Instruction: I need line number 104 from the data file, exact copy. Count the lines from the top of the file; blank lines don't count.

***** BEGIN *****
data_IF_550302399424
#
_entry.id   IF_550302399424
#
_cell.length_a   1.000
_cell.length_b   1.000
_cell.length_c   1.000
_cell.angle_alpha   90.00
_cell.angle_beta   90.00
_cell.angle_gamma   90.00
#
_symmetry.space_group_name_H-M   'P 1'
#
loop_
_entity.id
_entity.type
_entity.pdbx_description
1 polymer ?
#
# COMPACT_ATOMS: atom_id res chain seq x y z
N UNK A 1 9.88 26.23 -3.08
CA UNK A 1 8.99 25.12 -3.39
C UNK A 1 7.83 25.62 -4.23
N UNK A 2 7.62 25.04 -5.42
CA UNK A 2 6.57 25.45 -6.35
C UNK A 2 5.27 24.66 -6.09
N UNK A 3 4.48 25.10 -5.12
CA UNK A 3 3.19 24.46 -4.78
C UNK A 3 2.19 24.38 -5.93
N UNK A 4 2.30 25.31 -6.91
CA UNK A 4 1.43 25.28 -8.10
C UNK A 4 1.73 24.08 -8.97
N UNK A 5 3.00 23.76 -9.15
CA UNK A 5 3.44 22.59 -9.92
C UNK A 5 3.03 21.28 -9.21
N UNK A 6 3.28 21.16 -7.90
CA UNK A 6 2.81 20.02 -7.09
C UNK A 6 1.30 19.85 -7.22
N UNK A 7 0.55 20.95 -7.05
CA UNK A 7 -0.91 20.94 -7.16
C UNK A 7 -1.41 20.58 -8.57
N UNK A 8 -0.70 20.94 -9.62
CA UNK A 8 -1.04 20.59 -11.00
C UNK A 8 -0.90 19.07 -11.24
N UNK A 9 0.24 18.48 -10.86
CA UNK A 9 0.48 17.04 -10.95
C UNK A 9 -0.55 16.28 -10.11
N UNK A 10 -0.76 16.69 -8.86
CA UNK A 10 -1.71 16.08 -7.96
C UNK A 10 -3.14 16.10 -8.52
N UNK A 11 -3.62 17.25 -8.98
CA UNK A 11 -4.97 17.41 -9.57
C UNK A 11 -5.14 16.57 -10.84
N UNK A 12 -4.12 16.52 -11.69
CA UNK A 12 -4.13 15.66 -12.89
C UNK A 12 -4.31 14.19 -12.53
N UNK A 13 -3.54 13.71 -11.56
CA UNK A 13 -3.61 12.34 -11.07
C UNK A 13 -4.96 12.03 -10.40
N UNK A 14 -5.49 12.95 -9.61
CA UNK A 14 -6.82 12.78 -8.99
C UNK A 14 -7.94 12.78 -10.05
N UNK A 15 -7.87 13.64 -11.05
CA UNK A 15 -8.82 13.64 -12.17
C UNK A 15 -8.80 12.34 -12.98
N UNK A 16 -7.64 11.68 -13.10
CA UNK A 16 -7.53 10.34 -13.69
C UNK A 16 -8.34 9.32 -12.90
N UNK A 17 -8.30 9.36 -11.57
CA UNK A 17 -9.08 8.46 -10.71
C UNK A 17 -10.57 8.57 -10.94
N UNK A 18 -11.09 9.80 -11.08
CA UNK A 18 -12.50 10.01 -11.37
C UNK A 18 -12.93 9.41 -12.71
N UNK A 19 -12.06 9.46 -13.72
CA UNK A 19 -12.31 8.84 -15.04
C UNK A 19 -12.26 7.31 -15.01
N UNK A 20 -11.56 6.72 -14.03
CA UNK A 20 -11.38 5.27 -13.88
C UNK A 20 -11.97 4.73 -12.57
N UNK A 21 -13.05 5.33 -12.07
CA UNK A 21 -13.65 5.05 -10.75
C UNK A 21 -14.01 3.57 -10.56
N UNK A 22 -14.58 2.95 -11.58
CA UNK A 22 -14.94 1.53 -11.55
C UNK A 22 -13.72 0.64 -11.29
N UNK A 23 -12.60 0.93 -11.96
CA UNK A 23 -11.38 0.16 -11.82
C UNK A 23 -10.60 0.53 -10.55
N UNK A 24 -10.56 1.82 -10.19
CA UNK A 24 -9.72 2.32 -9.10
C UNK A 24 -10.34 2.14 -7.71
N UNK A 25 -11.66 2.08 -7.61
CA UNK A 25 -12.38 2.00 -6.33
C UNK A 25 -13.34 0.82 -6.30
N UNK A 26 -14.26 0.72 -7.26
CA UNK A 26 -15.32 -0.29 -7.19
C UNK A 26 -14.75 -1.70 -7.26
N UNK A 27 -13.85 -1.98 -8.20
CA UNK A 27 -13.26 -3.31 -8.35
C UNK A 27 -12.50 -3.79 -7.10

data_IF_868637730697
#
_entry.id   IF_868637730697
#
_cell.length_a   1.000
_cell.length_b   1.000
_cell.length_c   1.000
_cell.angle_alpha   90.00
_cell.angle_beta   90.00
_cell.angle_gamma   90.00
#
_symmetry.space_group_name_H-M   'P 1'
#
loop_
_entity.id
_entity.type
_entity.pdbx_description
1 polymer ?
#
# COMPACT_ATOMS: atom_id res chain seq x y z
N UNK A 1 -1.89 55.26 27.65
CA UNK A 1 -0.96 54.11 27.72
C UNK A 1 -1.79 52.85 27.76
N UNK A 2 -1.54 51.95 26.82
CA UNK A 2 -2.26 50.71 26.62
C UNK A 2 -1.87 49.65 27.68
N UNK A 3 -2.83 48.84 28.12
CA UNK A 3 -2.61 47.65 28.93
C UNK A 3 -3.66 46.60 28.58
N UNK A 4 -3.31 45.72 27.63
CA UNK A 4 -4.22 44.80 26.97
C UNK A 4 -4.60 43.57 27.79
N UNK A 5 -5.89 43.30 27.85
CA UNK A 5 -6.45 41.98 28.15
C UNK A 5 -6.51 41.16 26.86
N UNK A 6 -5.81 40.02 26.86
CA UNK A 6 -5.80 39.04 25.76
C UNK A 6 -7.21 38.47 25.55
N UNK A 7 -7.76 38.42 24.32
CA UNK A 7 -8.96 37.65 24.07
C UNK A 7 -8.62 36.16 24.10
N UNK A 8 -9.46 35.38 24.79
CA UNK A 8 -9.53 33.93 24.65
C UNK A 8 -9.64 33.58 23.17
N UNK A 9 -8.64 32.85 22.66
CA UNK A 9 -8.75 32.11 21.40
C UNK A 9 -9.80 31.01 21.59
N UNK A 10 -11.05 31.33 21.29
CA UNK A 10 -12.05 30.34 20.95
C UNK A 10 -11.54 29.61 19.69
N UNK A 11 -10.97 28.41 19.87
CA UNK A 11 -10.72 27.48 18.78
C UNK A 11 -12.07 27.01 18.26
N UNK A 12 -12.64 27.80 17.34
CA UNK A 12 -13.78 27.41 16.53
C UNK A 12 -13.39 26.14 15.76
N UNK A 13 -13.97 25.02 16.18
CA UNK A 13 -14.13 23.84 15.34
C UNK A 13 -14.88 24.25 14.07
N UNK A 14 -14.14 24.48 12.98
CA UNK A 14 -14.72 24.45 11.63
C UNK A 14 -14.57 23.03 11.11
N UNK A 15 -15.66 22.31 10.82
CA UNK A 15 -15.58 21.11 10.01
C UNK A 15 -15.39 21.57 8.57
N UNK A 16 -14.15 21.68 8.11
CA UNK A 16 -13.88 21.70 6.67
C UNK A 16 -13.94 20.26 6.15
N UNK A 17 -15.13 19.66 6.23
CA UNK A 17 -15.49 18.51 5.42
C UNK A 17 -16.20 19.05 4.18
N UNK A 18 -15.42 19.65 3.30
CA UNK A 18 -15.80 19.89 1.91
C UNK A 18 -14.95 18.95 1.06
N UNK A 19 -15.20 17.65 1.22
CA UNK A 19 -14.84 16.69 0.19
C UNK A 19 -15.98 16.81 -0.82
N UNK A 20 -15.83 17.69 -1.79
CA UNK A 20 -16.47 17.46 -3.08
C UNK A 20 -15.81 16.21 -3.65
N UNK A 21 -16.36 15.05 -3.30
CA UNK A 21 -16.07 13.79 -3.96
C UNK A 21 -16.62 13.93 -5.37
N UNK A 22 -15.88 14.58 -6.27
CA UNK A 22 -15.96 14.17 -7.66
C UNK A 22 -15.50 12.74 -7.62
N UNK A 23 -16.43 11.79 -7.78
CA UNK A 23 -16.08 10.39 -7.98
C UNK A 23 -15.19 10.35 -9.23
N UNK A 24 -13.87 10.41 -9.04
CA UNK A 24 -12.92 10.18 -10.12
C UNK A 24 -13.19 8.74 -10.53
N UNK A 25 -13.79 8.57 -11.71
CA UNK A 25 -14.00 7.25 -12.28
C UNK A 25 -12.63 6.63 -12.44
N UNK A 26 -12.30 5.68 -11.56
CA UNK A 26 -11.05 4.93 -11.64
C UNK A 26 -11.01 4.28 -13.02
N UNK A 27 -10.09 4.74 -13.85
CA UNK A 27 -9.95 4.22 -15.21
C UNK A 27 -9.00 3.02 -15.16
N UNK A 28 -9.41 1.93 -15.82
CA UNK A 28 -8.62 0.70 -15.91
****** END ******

_entry.id   IF_868637730697